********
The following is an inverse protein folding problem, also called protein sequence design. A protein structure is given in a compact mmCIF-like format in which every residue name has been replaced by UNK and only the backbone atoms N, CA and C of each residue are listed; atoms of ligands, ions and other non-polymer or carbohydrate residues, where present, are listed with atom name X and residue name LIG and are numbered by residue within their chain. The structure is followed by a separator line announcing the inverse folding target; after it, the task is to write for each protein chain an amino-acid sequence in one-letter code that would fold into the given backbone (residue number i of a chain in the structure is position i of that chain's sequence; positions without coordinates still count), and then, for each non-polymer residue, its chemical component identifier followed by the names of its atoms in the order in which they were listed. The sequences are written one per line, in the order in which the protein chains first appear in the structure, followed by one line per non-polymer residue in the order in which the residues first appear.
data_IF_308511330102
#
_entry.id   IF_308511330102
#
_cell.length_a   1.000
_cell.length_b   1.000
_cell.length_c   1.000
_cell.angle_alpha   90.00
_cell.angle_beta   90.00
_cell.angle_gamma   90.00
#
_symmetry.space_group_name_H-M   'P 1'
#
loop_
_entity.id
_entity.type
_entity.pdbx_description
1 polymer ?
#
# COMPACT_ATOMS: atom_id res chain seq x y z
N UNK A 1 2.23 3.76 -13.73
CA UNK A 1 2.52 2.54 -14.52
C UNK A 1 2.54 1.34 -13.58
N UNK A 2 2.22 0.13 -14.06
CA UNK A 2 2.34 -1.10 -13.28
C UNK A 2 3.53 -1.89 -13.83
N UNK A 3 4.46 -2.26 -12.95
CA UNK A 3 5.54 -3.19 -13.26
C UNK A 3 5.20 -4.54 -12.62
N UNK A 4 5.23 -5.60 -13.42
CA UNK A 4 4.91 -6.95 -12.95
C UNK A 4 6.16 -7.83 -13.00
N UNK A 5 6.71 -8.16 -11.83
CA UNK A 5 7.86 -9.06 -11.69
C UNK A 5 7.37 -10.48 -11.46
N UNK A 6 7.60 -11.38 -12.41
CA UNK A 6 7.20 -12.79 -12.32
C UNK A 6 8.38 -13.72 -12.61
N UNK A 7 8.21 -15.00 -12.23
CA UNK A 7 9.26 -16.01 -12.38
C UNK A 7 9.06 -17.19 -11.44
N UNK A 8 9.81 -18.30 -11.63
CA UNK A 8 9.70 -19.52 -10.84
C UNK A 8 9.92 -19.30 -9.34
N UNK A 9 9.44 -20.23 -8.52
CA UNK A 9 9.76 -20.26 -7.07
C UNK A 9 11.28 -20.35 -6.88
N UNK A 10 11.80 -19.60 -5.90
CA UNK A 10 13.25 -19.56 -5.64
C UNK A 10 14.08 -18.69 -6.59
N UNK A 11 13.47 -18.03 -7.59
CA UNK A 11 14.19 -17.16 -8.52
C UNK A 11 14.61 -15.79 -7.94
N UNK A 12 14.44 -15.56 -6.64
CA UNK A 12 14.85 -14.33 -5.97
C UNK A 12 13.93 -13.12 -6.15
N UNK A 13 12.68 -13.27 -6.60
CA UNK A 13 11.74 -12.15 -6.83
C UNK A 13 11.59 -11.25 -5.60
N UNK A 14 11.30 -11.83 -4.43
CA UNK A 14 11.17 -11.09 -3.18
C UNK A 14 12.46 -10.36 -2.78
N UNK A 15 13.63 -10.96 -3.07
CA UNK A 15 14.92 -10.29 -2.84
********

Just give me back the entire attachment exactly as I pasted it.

The following is an inverse protein folding problem, also called protein sequence design. A protein structure is given in a compact mmCIF-like format in which every residue name has been replaced by UNK and only the backbone atoms N, CA and C of each residue are listed; atoms of ligands, ions and other non-polymer or carbohydrate residues, where present, are listed with atom name X and residue name LIG and are numbered by residue within their chain. The structure is followed by a separator line announcing the inverse folding target; after it, the task is to write for each protein chain an amino-acid sequence in one-letter code that would fold into the given backbone (residue number i of a chain in the structure is position i of that chain's sequence; positions without coordinates still count), and then, for each non-polymer residue, its chemical component identifier followed by the names of its atoms in the order in which they were listed. The sequences are written one per line, in the order in which the protein chains first appear in the structure, followed by one line per non-polymer residue in the order in which the residues first appear.
data_IF_308511330102
#
_entry.id   IF_308511330102
#
_cell.length_a   1.000
_cell.length_b   1.000
_cell.length_c   1.000
_cell.angle_alpha   90.00
_cell.angle_beta   90.00
_cell.angle_gamma   90.00
#
_symmetry.space_group_name_H-M   'P 1'
#
loop_
_entity.id
_entity.type
_entity.pdbx_description
1 polymer ?
#
# COMPACT_ATOMS: atom_id res chain seq x y z
N UNK A 1 2.23 3.76 -13.73
CA UNK A 1 2.52 2.54 -14.52
C UNK A 1 2.54 1.34 -13.58
N UNK A 2 2.22 0.13 -14.06
CA UNK A 2 2.34 -1.10 -13.28
C UNK A 2 3.53 -1.89 -13.83
N UNK A 3 4.46 -2.26 -12.95
CA UNK A 3 5.54 -3.19 -13.26
C UNK A 3 5.20 -4.54 -12.62
N UNK A 4 5.23 -5.60 -13.42
CA UNK A 4 4.91 -6.95 -12.95
C UNK A 4 6.16 -7.83 -13.00
N UNK A 5 6.71 -8.16 -11.83
CA UNK A 5 7.86 -9.06 -11.69
C UNK A 5 7.37 -10.48 -11.46
N UNK A 6 7.60 -11.38 -12.41
CA UNK A 6 7.20 -12.79 -12.32
C UNK A 6 8.38 -13.72 -12.61
N UNK A 7 8.21 -15.00 -12.23
CA UNK A 7 9.26 -16.01 -12.38
C UNK A 7 9.06 -17.19 -11.44
N UNK A 8 9.81 -18.30 -11.63
CA UNK A 8 9.70 -19.52 -10.84
C UNK A 8 9.92 -19.30 -9.34
N UNK A 9 9.44 -20.23 -8.52
CA UNK A 9 9.76 -20.26 -7.07
C UNK A 9 11.28 -20.35 -6.88
N UNK A 10 11.80 -19.60 -5.90
CA UNK A 10 13.25 -19.56 -5.64
C UNK A 10 14.08 -18.69 -6.59
N UNK A 11 13.47 -18.03 -7.59
CA UNK A 11 14.19 -17.16 -8.52
C UNK A 11 14.61 -15.79 -7.94
N UNK A 12 14.44 -15.56 -6.64
CA UNK A 12 14.85 -14.33 -5.97
C UNK A 12 13.93 -13.12 -6.15
N UNK A 13 12.68 -13.27 -6.60
CA UNK A 13 11.74 -12.15 -6.83
C UNK A 13 11.59 -11.25 -5.60
N UNK A 14 11.30 -11.83 -4.43
CA UNK A 14 11.17 -11.09 -3.18
C UNK A 14 12.46 -10.36 -2.78
N UNK A 15 13.63 -10.96 -3.07
CA UNK A 15 14.92 -10.29 -2.84